The guy that will have the biggest impact in this area of the offense is without a doubt Richard Jefferson. RJ’s production suffered last season. He looked indecisive and out of place in the offense. That was partially due to the inactivity on the break. The 2009-2010 Spurs averaged a lowly 12 fast break points. In Jefferson’s days with the Nets, he had Jason Kidd leading a number of fast breaks where he would grab a rebound and bolt up the court to create something. This is where RJ is the most effective and is one of the reasons why this team will run more.
In half-court sets, at least in the preseason, Jefferson’s indecisiveness is gone even if his production is still the same. That can improve through an 82-game season.
Key No. 6: A Renewed Defensive Focus
As the cliché goes, defense wins championships. The Spurs have lost some of their tenacity on that end of the floor since their last championship in 2007. That is what happens with the departure of the best in Bruce Bowen and the aging of their best interior defender in Duncan.
Popovich has always stressed defense. During training camp, he was looking for a small forward in particular to provide defense. Whether it is Jefferson, George Hill, or even newcomers Bobby Simmons and James Anderson, he wants a defensive revival. It may not be much better than last year, but it can improve. Splitter and Blair are sure to help down low. Hill is looking to improve one-on-one defense, something he struggled with at times last year even with his length.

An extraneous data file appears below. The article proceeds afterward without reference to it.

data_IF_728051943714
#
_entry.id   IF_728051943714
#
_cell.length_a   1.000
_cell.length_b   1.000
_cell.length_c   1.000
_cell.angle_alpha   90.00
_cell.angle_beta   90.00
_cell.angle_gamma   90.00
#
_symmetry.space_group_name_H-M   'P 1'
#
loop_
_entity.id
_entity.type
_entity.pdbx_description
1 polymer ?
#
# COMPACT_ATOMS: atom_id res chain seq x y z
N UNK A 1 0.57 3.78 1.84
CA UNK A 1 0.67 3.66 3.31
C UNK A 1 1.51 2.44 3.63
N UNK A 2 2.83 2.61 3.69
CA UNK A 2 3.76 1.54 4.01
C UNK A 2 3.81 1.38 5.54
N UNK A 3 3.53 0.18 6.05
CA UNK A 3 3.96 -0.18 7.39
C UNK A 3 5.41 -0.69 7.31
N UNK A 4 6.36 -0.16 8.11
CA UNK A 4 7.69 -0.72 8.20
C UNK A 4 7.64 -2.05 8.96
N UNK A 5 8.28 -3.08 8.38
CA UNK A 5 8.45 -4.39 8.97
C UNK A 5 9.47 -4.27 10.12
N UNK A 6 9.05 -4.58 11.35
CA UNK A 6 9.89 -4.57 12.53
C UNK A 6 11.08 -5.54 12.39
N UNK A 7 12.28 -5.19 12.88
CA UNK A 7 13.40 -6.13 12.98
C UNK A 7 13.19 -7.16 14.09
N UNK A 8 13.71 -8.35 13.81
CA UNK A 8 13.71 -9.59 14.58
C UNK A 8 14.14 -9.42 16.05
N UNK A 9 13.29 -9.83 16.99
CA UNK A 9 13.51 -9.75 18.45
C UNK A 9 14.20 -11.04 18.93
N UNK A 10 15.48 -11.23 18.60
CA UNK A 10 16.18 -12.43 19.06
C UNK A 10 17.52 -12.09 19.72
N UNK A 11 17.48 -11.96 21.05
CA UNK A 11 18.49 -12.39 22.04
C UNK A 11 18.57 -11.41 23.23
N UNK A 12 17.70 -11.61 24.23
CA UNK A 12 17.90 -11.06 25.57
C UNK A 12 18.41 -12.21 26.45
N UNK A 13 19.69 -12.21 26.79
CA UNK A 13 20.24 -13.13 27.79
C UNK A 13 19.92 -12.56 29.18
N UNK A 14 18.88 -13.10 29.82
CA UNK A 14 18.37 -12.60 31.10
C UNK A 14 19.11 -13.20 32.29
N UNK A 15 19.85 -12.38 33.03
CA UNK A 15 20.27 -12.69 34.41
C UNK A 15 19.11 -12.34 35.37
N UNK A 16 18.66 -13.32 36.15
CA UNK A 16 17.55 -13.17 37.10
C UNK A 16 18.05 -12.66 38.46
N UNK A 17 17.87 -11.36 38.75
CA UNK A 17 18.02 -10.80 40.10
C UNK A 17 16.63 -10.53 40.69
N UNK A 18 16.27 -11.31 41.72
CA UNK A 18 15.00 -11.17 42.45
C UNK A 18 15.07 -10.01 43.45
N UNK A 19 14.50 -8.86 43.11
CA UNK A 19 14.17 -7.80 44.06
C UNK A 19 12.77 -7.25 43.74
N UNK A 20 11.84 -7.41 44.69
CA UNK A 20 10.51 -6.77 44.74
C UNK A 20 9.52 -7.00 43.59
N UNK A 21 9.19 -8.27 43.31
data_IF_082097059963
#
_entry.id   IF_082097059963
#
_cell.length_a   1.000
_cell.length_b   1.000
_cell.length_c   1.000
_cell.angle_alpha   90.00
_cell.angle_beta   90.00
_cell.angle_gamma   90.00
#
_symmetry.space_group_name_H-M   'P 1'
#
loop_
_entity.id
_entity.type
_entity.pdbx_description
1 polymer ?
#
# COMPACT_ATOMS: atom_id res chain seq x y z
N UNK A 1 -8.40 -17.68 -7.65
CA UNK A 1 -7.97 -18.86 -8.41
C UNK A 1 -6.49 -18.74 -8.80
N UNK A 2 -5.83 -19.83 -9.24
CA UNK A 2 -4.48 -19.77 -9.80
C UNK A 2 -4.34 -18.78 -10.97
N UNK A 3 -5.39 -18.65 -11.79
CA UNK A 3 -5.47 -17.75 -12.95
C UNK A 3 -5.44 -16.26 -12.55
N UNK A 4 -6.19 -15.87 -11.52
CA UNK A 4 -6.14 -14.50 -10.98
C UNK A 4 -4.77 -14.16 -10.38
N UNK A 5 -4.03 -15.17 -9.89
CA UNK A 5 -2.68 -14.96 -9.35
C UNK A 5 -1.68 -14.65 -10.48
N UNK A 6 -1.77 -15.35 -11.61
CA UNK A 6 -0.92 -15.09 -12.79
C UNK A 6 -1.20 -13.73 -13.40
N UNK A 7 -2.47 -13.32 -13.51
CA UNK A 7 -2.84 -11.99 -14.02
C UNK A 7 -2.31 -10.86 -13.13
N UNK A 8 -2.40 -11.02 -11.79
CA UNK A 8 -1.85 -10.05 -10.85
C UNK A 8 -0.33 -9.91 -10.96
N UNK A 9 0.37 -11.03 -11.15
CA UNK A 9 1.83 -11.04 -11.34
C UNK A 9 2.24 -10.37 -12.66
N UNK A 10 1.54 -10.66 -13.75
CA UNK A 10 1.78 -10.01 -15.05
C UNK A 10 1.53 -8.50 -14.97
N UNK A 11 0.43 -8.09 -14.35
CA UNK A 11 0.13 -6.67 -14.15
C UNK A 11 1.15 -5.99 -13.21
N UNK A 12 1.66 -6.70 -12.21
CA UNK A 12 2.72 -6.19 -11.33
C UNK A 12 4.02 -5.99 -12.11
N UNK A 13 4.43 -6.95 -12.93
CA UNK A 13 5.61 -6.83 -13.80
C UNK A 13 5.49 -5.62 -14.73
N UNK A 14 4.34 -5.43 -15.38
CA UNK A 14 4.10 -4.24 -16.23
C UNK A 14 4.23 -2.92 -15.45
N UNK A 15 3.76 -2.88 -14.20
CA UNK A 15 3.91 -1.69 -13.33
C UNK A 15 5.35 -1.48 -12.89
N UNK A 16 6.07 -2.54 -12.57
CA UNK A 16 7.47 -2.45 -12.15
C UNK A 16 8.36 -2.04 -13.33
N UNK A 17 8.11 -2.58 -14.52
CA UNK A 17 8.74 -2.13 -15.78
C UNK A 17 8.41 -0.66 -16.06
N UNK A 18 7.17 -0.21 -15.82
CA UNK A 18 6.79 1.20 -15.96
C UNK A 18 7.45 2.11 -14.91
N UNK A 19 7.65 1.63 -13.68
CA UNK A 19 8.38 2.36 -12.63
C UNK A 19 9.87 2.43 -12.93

Team defense is a key for any title hopeful team. The Spurs had that in their championship years. They have lost that in the last couple of years, but it can still improve. A team can only do so much against the Lebron James’ and Kobe Bryant’s of the league. Team defense takes on an elevated meaning on teams with that kind of talent.
Do all of these keys need to happen in order for the Spurs to knock off the Lakers? Probably. Is it out of the question? Absolutely not. This franchise has won four titles riding on the coattails of impossibility. Who’s to say they can’t get one more?
Tags: DeJaun Blair, Manu Ginobili, NBA, Richard Jefferson, Tiago Splitter, Tim Duncan, Tony Parker